- Treatable health problems in the mother that can affect the health of the fetus
- Characteristics of the fetus, including size, age, placement in the uterus, and sex
- Genetic, or chromosomal problems
- Antibodies that can cross the placenta and affect the health of the fetus
- Gestational diabetes
- Immunity to certain diseases (such as chickenpox and German measles)
- Iron-deficiency anemia
- Sexually transmitted diseases
- Chromosomal disorders: such as Down syndrome (trisomy 21), trisomy 18, and trisomy 13. The risk of having of child with a chromosomal disorder increases with the age of the parents.
- Dominant gene disorders: such as Huntington disease and achondroplasia
- Recessive gene disorders: such as cystic fibrosis, sickle cell disease, Tay-Sachs disease, and beta thalassemia
- Neural tube defects: such as spina bifida and anencephaly
- Congenital heart defects
American Congress of Obstetricians and Gynecologists. Practice bulletin: invasive prenatal testing for aneuploidy. ACOG. December 2007; No. 88.
American Congress of Obstetricians and Gynecologists. Practice bulletin: screening for fetal chromosomal abnormalities. ACOG. January 2007; No. 77.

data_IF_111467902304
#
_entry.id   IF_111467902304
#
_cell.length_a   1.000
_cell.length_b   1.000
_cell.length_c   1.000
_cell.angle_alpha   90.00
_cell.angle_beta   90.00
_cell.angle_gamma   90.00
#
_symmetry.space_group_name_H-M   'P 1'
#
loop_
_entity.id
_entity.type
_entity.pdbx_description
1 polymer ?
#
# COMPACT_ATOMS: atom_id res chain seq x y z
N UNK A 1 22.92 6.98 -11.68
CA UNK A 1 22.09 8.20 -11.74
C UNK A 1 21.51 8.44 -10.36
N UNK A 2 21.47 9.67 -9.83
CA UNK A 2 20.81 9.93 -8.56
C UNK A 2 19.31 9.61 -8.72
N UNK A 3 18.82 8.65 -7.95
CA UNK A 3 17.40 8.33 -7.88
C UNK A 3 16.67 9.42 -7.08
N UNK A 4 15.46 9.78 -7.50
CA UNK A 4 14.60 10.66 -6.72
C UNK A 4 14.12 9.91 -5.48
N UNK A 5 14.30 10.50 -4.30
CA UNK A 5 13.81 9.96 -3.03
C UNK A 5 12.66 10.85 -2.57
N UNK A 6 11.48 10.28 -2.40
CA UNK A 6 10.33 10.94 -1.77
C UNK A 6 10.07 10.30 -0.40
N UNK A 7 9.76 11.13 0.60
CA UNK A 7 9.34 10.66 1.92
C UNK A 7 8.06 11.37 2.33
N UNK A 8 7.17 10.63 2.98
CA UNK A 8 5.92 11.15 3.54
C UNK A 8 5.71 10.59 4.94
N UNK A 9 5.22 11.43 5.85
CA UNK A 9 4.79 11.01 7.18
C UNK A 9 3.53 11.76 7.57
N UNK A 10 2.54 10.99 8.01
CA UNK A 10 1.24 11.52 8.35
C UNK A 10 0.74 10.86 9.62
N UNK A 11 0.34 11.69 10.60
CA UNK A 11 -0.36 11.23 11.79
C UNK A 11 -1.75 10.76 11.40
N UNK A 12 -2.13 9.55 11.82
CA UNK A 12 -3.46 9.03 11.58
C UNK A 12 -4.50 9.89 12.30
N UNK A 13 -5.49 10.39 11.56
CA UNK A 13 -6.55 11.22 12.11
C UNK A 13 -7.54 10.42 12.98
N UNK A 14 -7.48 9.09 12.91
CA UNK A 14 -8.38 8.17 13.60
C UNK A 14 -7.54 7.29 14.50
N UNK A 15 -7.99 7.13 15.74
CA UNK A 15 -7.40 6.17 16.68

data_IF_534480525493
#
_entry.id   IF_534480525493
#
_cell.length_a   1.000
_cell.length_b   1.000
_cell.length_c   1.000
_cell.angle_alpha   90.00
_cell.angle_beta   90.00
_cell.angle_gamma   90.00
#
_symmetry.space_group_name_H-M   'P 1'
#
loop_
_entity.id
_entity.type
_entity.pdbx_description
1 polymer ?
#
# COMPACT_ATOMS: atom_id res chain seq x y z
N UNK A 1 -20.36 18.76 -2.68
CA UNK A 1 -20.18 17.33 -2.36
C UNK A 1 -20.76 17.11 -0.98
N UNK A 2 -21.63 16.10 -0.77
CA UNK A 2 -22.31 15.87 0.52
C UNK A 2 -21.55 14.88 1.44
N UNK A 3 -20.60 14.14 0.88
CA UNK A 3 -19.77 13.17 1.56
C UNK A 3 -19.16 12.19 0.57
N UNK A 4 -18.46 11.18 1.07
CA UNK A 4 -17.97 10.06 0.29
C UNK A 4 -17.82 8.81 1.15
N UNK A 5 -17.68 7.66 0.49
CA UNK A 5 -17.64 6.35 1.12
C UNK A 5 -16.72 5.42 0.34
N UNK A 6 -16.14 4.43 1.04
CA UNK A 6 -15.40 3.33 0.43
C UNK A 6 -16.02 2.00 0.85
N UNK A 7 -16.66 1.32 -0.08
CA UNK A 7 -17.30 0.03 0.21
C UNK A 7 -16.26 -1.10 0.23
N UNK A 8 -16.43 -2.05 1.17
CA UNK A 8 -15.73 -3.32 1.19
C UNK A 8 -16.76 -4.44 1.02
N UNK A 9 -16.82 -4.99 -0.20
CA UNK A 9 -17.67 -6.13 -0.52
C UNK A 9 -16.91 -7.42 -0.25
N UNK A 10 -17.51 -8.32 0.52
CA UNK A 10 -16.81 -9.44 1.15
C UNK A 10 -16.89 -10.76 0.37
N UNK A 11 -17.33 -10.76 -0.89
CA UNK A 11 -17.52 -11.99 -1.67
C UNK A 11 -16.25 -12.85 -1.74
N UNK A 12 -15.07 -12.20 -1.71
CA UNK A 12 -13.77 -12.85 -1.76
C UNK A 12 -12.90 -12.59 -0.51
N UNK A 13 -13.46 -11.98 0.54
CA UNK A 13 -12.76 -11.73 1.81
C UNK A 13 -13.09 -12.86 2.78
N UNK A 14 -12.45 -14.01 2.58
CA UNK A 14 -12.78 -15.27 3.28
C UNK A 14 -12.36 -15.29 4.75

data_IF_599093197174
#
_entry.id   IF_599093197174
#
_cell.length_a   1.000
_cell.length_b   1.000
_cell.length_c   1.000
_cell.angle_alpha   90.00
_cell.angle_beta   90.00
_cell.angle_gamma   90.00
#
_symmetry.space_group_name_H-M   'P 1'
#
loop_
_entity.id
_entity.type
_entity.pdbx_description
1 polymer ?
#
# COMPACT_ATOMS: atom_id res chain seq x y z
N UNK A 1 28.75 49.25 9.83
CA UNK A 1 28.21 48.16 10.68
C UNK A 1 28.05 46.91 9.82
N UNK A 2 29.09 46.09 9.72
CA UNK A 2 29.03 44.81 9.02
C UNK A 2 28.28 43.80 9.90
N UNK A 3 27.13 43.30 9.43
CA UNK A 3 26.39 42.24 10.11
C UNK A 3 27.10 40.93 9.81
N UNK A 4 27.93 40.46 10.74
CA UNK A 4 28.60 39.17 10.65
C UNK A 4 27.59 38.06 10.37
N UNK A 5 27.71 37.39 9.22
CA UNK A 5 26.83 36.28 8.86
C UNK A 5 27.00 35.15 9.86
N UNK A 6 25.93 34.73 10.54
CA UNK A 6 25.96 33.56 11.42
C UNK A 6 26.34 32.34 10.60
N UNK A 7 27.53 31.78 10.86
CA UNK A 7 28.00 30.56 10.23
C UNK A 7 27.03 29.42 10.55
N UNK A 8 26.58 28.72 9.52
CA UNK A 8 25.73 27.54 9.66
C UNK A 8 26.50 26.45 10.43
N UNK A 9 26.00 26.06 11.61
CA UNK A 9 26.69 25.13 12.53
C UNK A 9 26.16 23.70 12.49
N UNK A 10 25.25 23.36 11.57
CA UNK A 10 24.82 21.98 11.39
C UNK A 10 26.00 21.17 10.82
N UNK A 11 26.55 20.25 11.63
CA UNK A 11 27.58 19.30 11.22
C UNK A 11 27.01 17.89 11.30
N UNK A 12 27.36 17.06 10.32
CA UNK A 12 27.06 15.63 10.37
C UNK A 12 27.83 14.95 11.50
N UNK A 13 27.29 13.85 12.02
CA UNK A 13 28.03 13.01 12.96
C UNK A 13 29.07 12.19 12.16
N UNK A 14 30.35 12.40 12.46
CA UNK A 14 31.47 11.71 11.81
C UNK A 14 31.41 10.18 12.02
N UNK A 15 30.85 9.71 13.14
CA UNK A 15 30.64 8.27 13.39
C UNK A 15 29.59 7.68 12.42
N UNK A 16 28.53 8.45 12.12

Bubb JA, Matthews AL. What’s new in prenatal screening and diagnosis? Primary Care: Clinics in Office Practice. 2004;31:561-582.
Overview: prenatal tests. American Pregnancy Association website. Available at: http://americanpregnancy.org/?s=prenatal+testing. Updated July 2003. Accessed October 1, 2012.
Pregnancy testing. EBSCO DynaMed website. Available at: http://www.ebscohost.com/dynamed. Updated June 9, 2010. Accessed October 2, 2012.
Prenatal tests. Nemours Foundation. KidsHealth website. Available at: http://kidshealth.org/parent/system/medical/prenatal%5Ftests.html. Updated January 2012. Accessed October 1, 2012.
- Reviewer: Andrea Chisholm, MD
- Review Date: 03/2014 -
- Update Date: 04/30/2014 -
This content is reviewed regularly and is updated when new and relevant evidence is made available. This information is neither intended nor implied to be a substitute for professional medical advice. Always seek the advice of your physician or other qualified health provider prior to starting any new treatment or with questions regarding a medical condition.
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